requesting that she be appointed on a regular basis to one of those vacancies. Simultaneously, she submitted Ext.P12 to the Vice Chancellor reiterating this request. There was no response to the representations and on seeing Ext.P13 notification dated 21/03/2004, issued by the Management inviting applications for the various posts mentioned therein including three substantive vacancies of Lecturers in Chemistry, this writ petition was filed. This writ petition was admitted on 07/04/2004 and it was ordered that, appointment made to the post of Lecturers in Chemistry will be subject to further orders to be passed in the writ petition.
5. In so far as the petitioner in WP(C) No.18894/2004 is concerned, by Ext.P1 order dated 28/02/1983, she was appointed in a leave vacancy as Junior Lecturer in Chemistry for the period from 01/03/1983 to 29/02/1988. While continuing so, by Ext.P2 order, she was promoted as Lecturer with effect from 01/03/1985. Appointment by Ext.P1 was approved by the University, and Ext.P3 is the order approving the appointment by Ext.P2 for the period till 30/11/1985. While so, on the termination of the vacancy, by Ext.P4 order she was relieved from the College with effect from 30/11/1985. Similar to the case pleaded by the petitioner in WP(C) No.12784/2004, on coming to know about the three vacancies W.P.(C) Nos.12784 & 18894 OF 2004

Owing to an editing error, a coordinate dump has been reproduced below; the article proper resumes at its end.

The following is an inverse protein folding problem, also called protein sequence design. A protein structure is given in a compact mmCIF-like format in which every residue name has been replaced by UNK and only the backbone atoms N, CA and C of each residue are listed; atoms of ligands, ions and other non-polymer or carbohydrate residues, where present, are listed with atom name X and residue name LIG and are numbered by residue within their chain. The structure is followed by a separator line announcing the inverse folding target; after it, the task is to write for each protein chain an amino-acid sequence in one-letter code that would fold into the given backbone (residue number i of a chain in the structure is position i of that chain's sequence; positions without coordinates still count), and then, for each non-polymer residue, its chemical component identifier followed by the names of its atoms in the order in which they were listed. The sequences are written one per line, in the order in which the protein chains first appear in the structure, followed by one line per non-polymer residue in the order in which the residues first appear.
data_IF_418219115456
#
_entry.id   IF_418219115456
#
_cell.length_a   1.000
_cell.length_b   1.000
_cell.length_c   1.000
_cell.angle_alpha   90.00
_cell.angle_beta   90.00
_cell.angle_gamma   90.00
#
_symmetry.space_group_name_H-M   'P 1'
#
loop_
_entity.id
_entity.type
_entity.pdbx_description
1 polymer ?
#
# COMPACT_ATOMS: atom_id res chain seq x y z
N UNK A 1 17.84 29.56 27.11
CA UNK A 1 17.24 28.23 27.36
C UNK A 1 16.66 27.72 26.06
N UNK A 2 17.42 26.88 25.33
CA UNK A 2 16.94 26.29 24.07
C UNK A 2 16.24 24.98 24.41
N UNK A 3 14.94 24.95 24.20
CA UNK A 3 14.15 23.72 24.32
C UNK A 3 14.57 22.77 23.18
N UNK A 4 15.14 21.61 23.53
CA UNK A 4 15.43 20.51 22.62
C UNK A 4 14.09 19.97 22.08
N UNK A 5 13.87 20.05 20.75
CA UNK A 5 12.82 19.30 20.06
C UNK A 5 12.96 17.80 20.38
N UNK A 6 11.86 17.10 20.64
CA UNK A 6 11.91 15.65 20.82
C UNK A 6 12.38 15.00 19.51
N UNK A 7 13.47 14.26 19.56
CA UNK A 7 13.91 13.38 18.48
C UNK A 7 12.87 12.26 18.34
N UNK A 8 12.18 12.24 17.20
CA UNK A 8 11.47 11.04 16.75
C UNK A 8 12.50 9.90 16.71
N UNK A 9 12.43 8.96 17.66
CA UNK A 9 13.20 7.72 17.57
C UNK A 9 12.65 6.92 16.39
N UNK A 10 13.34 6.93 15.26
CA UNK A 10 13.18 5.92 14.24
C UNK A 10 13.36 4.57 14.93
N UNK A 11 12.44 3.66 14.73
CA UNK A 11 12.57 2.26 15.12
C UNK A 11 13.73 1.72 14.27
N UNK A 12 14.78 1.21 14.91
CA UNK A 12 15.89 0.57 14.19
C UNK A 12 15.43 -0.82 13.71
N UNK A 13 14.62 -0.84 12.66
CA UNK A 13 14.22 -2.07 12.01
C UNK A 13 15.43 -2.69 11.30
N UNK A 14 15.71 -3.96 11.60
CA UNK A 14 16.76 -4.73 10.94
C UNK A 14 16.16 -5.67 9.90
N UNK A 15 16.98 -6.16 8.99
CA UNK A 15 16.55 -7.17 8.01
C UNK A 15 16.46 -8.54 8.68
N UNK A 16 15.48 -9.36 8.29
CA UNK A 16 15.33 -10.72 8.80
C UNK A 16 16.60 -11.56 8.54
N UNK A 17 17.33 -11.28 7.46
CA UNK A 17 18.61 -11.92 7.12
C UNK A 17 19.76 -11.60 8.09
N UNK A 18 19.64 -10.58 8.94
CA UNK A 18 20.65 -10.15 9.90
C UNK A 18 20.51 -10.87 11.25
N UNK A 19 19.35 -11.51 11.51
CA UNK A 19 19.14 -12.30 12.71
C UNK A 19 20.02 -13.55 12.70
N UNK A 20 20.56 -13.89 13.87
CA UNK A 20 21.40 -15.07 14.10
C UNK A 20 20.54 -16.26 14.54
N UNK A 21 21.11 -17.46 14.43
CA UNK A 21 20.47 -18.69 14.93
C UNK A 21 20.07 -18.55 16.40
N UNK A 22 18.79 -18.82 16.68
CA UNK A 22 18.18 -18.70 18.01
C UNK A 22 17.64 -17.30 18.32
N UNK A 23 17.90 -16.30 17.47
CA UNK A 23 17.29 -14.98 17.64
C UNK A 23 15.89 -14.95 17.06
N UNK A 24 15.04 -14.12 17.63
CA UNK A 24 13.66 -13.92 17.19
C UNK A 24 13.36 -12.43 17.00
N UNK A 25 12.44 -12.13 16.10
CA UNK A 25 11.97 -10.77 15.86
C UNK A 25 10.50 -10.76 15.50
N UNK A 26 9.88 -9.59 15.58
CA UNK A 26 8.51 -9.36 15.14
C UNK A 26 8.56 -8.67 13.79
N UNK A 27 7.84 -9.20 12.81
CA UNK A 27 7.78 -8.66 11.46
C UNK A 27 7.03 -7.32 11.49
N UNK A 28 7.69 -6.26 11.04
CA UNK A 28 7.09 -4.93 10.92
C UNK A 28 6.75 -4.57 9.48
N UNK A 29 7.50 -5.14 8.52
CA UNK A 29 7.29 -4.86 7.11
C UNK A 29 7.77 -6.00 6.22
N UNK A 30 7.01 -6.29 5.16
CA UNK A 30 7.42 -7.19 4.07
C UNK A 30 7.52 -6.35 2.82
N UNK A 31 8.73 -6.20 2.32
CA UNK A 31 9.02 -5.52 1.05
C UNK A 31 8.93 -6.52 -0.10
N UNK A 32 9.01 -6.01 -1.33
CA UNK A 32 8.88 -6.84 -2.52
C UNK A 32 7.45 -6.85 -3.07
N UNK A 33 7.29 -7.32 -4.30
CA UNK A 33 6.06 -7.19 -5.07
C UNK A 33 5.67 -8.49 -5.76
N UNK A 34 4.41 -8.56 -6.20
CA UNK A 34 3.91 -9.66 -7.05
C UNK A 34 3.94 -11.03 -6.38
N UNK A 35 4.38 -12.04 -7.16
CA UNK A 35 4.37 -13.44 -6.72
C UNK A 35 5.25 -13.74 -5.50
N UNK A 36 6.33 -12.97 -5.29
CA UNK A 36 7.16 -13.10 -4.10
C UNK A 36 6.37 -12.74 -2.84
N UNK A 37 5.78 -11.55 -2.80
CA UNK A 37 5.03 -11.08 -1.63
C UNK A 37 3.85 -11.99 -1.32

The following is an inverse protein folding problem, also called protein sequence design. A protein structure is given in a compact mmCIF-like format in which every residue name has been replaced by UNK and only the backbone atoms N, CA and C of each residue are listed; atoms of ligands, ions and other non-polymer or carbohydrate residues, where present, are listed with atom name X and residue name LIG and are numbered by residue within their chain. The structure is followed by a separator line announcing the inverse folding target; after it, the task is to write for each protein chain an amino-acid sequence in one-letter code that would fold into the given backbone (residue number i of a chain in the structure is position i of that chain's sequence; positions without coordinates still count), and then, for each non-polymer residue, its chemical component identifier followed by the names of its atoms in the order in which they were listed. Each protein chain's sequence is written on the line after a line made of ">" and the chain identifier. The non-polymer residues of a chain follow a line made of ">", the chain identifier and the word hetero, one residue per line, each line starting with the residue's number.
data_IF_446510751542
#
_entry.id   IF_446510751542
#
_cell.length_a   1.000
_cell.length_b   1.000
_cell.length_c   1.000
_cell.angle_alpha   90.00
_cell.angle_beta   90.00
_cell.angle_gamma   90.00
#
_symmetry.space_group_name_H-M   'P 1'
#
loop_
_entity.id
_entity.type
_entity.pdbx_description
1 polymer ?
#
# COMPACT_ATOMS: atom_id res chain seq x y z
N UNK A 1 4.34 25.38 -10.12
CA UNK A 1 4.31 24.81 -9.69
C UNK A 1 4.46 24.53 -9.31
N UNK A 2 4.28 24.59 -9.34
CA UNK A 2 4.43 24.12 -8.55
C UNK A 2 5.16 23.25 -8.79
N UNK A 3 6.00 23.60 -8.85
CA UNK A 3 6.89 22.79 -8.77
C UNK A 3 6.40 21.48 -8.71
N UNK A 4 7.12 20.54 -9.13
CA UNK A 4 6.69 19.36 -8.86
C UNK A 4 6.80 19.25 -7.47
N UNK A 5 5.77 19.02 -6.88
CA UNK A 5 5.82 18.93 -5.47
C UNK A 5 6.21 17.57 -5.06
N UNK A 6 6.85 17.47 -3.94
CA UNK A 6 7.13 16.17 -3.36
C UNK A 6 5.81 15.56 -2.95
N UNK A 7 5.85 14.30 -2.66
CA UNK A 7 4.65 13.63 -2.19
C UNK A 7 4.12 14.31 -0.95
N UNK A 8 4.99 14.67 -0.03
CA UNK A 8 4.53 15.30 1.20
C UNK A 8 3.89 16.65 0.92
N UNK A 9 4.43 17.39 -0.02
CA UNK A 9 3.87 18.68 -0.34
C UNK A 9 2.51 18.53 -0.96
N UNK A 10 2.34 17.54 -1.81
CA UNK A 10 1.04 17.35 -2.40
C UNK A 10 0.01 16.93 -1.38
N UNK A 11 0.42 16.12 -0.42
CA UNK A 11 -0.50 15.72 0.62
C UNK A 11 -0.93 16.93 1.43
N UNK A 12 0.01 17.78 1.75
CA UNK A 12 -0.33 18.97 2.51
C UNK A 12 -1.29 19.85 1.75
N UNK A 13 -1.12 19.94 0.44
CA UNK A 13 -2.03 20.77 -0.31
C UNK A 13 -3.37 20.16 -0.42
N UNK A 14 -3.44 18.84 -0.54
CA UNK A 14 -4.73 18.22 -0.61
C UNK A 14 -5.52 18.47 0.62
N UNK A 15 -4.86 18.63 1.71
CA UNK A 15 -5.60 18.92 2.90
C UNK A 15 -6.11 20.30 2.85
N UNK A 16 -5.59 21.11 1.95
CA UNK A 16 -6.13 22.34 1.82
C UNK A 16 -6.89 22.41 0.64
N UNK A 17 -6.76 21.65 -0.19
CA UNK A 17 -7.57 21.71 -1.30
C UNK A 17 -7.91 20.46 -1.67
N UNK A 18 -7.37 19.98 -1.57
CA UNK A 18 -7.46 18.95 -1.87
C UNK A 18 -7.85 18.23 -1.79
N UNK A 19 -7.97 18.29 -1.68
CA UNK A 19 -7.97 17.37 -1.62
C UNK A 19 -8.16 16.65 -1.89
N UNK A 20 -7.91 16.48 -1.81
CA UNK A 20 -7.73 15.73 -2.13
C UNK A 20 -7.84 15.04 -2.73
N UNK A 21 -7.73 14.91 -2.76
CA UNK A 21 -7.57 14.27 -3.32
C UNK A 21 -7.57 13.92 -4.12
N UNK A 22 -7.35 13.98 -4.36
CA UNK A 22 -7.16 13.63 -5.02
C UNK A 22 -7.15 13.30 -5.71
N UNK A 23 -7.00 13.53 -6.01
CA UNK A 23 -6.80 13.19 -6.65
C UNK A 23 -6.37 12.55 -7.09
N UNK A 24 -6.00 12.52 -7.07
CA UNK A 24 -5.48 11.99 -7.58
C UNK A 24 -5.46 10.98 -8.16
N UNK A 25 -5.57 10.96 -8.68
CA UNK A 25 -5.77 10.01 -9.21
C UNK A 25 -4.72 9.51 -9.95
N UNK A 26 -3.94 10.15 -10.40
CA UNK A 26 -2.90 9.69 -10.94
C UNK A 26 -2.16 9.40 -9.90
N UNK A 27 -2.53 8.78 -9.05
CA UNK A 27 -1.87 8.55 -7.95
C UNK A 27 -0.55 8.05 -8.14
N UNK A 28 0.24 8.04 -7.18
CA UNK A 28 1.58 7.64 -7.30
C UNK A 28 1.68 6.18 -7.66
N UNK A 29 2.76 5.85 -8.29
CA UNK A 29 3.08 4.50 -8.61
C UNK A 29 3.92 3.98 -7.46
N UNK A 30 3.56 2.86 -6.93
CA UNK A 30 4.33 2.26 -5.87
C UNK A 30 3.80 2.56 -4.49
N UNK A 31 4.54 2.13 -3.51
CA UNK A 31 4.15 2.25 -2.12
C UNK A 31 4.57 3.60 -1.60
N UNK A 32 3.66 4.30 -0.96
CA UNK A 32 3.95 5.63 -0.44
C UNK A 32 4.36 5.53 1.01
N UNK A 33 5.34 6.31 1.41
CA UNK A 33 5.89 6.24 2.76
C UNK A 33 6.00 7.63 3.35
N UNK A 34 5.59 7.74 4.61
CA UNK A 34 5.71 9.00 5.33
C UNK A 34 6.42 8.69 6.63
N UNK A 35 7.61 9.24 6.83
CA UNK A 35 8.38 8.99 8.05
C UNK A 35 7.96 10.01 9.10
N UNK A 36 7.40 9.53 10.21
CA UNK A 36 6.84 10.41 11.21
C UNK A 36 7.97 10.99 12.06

which are to arise in the College, she also submitted Ext.P6 representation. It is stated that without considering her claim, the Management of the College issued notification dated 21/03/2004, Ext.P13 referred to earlier, and thereupon she again filed Ext.P9 representation reiterating her request for appointment. As favourable action was not taken by the Management, this writ petition was filed. In this writ petition also, an order dated 28/06/2004 has been passed that any appointment made will be subject to the result of the writ petition.
6. As already noticed, the claim raised is for appointment by extending the benefit of Section 62(2)(b) of the Act, which read as;
"a teacher relieved from a private college on or after the 14th day of March, 1974 due to the abolition of a course of study in that private college or the cessation of the period for which he was appointed or for any other reason except disciplinary action against him shall be given preference in the matter of future appointments in the private college or, as the case may be, any of the private colleges under the management of the educational agency within the University area."
7. This claim of the petitioners is sought to be disputed by the Management in the counter affidavit filed. Various objections, which are more of technical nature, have been raised. The first W.P.(C) Nos.12784 & 18894 OF 2004